What you can do about your dog’s chewing

One aspect of dog ownership that many owners worry about is chewing. However, it’s worth remembering that chewing is a natural and necessary activity. It helps to reduce your dog’s stress and boredom, strengthens teeth and gums in young dogs, reduces tartar in older dogs and helps your dog feel calm and happy.

Dogs enjoy chewing through all life stages – chewing is not just something that young puppies do. If we embrace this natural behaviour then we can channel their chewing constructively.


How to stop unwanted chewing

If you’re experiencing a chewing issue with your dog there are a number of things you can do. 

First, ensure that you have tidied everything valuable away, and anything that may harm your dog should they chew it.  Second, invest in numerous chew toys for your dog/puppy. These could include nylabones, rubber toys that can be put in the freezer to calm gum inflammation in teething pups and empty plastic bottles minus the lids and seal.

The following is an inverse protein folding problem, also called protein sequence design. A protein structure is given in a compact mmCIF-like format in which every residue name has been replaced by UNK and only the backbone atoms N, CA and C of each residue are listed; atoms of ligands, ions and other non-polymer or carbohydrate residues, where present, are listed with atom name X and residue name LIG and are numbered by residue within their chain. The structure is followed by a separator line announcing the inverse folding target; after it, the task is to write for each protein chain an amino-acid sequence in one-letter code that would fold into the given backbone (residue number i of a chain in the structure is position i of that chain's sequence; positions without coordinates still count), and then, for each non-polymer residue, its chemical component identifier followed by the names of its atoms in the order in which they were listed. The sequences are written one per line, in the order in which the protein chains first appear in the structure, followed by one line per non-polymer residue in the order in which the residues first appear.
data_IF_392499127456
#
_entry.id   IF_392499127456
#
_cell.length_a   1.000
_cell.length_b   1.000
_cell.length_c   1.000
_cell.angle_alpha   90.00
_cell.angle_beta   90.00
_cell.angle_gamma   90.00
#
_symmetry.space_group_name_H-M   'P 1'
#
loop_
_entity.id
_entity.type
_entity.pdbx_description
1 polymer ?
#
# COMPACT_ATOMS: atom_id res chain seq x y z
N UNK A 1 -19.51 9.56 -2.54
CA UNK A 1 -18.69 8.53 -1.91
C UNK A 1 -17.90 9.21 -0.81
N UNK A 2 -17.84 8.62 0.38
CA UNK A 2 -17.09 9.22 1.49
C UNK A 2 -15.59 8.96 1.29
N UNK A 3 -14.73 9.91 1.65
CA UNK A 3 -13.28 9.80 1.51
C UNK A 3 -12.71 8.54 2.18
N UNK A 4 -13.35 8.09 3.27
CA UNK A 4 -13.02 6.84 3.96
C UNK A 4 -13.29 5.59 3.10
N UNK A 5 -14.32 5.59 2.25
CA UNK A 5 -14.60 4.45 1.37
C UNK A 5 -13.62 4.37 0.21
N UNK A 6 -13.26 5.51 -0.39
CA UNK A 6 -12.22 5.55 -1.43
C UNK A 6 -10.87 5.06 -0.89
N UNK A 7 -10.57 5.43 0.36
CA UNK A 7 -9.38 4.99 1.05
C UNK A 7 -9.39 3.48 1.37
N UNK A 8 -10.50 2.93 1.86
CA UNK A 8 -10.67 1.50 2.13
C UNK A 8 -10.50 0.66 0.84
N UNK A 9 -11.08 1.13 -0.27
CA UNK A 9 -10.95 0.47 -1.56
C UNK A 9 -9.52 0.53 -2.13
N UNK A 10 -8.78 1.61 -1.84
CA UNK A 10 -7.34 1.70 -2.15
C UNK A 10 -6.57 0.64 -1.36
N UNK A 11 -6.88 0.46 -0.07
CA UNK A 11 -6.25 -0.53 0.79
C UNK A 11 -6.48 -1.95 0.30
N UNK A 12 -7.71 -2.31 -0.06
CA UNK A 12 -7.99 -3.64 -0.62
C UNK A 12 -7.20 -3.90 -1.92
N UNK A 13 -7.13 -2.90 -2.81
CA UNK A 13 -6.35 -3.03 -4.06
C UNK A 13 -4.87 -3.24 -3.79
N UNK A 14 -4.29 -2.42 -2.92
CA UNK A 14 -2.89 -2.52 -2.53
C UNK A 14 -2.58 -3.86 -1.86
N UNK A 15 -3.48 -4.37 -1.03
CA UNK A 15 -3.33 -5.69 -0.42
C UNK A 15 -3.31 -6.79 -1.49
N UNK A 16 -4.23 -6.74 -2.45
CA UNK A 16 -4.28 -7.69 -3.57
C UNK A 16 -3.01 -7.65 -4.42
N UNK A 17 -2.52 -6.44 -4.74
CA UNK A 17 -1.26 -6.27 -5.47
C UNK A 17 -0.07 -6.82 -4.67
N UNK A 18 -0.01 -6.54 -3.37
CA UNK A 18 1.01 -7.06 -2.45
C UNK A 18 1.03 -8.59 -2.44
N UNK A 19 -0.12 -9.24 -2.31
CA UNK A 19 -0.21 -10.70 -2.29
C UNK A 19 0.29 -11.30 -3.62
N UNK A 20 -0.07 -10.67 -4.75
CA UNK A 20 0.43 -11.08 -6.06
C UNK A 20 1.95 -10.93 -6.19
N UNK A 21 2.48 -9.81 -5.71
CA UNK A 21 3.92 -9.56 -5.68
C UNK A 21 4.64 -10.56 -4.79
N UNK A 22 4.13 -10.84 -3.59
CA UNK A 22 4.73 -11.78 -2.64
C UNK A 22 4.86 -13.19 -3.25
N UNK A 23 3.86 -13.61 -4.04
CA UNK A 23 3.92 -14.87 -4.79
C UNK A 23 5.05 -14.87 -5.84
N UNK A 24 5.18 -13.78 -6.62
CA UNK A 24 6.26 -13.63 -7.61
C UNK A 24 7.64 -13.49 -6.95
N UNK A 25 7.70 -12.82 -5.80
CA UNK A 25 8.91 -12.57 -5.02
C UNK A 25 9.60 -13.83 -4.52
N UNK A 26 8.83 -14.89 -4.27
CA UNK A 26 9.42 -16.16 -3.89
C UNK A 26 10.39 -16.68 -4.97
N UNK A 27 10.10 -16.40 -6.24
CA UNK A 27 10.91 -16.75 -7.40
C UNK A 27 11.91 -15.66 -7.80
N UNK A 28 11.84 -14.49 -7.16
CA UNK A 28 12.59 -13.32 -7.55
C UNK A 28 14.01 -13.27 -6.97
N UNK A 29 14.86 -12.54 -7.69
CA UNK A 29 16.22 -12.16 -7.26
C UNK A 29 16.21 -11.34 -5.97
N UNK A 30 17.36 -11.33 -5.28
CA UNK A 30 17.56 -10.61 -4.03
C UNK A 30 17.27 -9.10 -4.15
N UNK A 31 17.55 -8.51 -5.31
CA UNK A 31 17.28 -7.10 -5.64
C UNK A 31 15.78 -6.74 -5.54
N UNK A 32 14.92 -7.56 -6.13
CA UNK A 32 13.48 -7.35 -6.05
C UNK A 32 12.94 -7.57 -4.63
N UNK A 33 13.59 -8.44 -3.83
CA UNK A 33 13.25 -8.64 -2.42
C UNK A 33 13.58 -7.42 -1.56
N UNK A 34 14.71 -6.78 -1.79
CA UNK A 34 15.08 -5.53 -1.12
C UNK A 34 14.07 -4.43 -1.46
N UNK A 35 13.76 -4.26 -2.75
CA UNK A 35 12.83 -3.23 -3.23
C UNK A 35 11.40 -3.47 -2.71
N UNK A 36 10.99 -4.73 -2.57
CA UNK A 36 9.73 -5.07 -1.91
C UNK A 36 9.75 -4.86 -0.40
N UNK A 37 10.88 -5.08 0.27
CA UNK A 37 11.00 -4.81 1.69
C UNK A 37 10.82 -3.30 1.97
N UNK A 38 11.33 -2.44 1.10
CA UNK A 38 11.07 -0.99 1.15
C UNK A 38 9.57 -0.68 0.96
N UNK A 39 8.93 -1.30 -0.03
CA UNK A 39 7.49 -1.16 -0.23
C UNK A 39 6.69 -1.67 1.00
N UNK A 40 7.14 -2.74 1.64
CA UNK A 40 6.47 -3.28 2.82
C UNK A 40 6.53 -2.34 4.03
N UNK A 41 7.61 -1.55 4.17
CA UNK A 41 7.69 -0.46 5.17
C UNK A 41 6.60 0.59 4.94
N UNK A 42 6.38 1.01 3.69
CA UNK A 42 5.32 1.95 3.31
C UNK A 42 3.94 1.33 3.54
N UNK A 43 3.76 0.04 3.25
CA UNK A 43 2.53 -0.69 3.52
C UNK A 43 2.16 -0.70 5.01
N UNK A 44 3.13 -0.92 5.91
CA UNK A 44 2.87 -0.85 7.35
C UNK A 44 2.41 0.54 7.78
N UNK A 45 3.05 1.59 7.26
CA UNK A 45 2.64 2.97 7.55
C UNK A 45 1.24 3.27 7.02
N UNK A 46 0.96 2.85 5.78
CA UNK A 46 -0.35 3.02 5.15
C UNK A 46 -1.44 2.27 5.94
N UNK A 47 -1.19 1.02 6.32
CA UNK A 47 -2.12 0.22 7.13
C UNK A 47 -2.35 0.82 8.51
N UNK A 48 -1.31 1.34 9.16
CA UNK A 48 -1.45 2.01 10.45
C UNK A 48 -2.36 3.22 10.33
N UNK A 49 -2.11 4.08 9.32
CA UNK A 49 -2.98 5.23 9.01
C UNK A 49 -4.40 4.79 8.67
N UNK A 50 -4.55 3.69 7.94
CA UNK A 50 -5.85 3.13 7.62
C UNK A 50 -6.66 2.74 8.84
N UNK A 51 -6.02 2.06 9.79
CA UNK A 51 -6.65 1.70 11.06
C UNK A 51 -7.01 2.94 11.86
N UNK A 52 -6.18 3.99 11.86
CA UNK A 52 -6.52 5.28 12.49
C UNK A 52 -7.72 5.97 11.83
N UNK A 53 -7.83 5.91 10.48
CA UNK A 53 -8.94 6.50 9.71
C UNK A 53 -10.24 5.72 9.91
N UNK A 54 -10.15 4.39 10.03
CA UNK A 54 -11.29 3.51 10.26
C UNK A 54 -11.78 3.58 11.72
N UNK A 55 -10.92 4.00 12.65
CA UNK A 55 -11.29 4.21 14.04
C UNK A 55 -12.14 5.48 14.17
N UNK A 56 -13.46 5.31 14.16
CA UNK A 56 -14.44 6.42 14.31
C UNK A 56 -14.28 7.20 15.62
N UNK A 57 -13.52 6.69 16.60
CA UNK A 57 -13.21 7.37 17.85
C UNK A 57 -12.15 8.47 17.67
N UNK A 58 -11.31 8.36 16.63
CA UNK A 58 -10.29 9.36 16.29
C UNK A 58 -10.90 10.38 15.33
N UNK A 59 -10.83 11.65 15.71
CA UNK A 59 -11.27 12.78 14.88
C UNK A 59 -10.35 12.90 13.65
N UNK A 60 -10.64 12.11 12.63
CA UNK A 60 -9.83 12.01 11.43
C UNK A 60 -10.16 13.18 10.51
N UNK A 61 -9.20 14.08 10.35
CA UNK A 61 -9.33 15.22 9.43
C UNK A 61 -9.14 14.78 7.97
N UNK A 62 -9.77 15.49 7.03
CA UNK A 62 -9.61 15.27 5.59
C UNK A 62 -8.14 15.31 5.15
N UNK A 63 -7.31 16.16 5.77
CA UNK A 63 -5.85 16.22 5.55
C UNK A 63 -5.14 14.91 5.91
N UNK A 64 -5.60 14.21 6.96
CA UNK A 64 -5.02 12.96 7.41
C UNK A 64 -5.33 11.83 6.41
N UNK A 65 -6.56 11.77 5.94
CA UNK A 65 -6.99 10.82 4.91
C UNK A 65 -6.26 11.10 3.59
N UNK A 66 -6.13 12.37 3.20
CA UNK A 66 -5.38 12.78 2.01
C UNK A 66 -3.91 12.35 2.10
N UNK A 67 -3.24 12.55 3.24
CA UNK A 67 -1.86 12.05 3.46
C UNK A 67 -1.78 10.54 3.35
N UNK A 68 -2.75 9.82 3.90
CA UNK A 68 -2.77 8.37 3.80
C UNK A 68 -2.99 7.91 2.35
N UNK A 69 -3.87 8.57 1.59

There are also plenty of edible items you can give your dog that require a lot of chewing, like pigs ears, veggie chews, antlers and hooves. Your dog should always be supervised when they’re given such items and you should swap the last slimy mouthful for a tasty treat to avoid any risk of choking.

Replicate natural behaviours

If your dog likes a good chew consider purchasing a kong.  These are cone shaped hollow rubber toys that have been designed to be stuffed with food.  In the natural world wild dogs spend hours foraging and hunting for food – it keeps them fit, entertained and stimulated.

Our pet dogs have had this role taken away from them. Their food is served up in a bowl twice a day and it’s generally gone in a matter of seconds. Kong feeding or scatter feeding – throwing your dog’s food across the floor or grass – makes your dog work for their food, tiring them out mentally and physically.

Other ways to prevent chewing

  • Walk your dog before leaving them home alone, this will make them more tired and more likely to sleep in your absence
  • Do some training before you leave, this will help tire your dog’s brain and make them sleepy
  • As soon as you return, pick up the items you leave down for them while you’re out – so they remain interesting.